Alan Watkins: Club form in Europe points to paradox in Welsh game

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The Independent Online

My colleagues have written about the two Leicester-Wasps rugby union encounters in terms recalling the posters advertising Jane Russell in the film The Outlaw: "mean, moody, magnificent." And, of course, they are entirely right.

My colleagues have written about the two Leicester-Wasps rugby union encounters in terms recalling the posters advertising Jane Russell in the film The Outlaw: "mean, moody, magnificent." And, of course, they are entirely right. Even so, the question which the two matches aroused in me was, whom would you least like to have as a son-in-law: Martin Johnson or Lawrence Dallaglio? To which the concerned parent might well reply: either would be preferable to Matt Dawson.

All three are out of the England reckoning: Johnson and Dallaglio because they have retired from international rugby, Dawson because he has fallen out with Andy Robinson or, rather, because Robinson has fallen out with him, over placing A Question of Sport above training with the England squad. However, Dallaglio wishes to be considered for the Lions tour of New Zealand next year.

Presumably Dawson does too, though it would not be surprising if he was less than enthusiastic following his unhappy experiences under Graham Henry's managership in Australia. Certainly Ben Cohen feels this way. But, as he has been discarded by England, and is playing in the centre for Northampton, his chances of selection for the New Zealand trip must be problematical, to say the least.

Perhaps we should declare a moratorium on the Lions until after the Six Nations Championship. Who would have thought a year ago, when Gordon D'Arcy could not win an assured place in the Ireland side, that he would end last season as the most likely partner of Brian O'Driscoll in any Lions XV?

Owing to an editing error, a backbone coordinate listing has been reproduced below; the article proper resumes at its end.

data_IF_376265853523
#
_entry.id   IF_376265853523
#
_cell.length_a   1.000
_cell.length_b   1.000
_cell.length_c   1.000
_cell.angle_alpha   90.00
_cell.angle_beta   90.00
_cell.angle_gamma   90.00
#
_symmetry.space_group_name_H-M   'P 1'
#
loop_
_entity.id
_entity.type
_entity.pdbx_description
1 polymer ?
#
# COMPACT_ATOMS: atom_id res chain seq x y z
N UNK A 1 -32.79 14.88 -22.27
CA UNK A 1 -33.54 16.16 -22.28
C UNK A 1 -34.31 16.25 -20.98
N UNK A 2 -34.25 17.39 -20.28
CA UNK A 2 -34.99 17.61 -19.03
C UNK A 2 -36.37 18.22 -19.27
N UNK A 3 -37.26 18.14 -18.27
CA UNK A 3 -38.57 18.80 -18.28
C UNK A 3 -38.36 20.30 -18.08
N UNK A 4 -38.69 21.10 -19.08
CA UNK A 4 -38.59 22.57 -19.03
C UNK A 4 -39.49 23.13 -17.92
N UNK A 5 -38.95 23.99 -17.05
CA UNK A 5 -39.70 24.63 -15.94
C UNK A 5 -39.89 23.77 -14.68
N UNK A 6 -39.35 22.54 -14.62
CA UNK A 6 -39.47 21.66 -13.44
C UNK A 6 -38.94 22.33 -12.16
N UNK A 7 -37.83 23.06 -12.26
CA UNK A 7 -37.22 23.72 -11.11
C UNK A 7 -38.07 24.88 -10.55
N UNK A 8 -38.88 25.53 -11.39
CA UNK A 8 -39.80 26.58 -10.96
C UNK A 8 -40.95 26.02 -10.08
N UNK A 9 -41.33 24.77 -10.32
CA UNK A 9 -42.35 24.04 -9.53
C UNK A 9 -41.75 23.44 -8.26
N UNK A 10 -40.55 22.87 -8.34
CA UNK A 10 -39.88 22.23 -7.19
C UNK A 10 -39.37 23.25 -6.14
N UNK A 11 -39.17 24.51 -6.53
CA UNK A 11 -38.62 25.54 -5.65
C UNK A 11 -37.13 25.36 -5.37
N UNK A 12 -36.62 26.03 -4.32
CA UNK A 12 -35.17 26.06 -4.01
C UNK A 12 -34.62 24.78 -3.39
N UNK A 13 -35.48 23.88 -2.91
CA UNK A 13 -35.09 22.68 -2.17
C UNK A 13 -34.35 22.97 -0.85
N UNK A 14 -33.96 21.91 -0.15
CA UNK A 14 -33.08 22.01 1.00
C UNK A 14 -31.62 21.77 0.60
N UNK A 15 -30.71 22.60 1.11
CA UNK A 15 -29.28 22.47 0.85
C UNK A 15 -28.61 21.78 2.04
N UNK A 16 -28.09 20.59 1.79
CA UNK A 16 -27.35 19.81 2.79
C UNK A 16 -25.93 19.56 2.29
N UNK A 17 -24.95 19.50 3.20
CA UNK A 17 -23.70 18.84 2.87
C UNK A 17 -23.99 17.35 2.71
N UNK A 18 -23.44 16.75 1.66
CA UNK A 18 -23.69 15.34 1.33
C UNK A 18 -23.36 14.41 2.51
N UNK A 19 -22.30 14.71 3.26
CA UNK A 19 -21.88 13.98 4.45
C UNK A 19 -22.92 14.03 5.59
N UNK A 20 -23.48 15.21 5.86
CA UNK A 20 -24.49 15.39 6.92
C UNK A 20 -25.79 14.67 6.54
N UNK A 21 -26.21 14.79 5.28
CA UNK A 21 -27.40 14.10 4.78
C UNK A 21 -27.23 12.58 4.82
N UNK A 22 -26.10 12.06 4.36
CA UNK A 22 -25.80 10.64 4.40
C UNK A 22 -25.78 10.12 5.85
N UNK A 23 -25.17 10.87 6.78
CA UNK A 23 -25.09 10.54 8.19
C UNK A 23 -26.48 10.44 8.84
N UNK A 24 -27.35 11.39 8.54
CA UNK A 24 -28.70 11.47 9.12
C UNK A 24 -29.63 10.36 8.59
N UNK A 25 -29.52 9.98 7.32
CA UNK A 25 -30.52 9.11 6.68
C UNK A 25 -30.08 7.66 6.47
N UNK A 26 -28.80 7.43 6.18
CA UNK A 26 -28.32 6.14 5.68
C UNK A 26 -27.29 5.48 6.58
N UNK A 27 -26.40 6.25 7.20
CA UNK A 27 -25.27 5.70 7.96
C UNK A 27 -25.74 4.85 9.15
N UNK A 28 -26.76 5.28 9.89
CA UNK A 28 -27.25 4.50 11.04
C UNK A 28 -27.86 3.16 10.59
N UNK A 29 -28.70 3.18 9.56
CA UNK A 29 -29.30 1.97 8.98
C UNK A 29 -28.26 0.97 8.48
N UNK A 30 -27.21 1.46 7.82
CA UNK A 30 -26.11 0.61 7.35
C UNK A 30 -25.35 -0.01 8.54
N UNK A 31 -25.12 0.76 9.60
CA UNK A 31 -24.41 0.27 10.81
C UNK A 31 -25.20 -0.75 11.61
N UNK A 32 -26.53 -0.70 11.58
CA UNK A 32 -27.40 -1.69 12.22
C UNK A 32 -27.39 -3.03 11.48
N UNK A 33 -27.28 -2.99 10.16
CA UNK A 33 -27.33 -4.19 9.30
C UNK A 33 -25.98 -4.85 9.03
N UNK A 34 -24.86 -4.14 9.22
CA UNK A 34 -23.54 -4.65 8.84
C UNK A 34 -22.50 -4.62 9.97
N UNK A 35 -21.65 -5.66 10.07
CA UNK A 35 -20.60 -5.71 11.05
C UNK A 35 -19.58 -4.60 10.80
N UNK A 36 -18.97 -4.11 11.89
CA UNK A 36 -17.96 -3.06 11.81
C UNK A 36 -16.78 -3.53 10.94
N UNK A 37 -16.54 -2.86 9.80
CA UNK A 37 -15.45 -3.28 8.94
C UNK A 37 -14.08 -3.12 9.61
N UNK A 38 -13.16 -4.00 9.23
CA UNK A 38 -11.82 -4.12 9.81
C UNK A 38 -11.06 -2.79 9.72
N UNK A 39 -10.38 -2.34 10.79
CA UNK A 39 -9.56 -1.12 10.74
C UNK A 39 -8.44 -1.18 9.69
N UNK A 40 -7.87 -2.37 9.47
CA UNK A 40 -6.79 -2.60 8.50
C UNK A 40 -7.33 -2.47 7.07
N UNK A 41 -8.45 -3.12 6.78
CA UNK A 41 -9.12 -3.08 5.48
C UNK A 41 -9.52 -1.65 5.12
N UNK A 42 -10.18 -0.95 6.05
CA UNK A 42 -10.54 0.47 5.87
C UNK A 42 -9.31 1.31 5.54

D'Arcy is now injured. Until he recovers, and produces something of last season's form, O'Driscoll's most probable partner looks like being either Mike Tindall, who is injured also, or Gavin Henson, who has been doing great things - and not only with the boot - for Neath-Swansea recently.

His team has not been doing specially well in the Heineken Cup, despite their two convincing wins over Harlequins. Nor have Llanelli been as impressive as they were in previous seasons, when they were consistently the club that were almost but not quite there. Cardiff have been pathetic. Great things were expected of Newport-Gwent Dragons, but still they went down to Perpignan.

In short, the overall performance of the Welsh clubs has been just as disappointing as it has been in the Heineken group matches of previous years. Only the Scottish clubs have been more of a pushover. And yet, paradoxically, Wales are being talked up as an outfit that will certainly do well in the Six Nations and may, with a bit of luck, even carry off the competition.

There is certainly a revival of national confidence, though how well founded it may be is another matter. It began, not with the last Six Nations - which offered little more than hope for the future - but before then, with Wales' performances in the 2003 World Cup, in particular with the group match against New Zealand and the quarter-final against England.

It all happened by accident. Wales were assured of coming second in the group and, accordingly, of playing England. Steve Hansen, the then coach (who has now returned to his native New Zealand as Henry's assistant), put out a largely experimental side for the New Zealand game.

For instance, Shane Williams, who had been taken out as a third-choice scrum-half, the position he had played as a schoolboy, was restored to his proper place on the left wing. Henry, Hansen's predecessor as Wales' coach, had deprived him of this because he was "too small". And Williams looked dangerous when ever he touched the ball. So one could go on, through the side.

The second stage in confidence rebuilding was provided by the two recent internationals, against South Africa and New Zealand, both of which Wales could conceivably have won.

A regret I had was that Mike Ruddock, the new Wales coach, was unable to partner Brett Cockbain with Jonathan Thomas in the second row, whether because Thomas was injured or because Ruddock had other notions I do not know. Thomas was one of the great successes of the World Cup, but in the back row. Ruddock has a settled No 6 and No 8 in, respectively, Dafydd Jones and Michael Owen. Rather than put Owen into the second row, where his talents are wasted, he should give Thomas the chance to play in the position he now occupies with Cockbain for Neath-Swansea.

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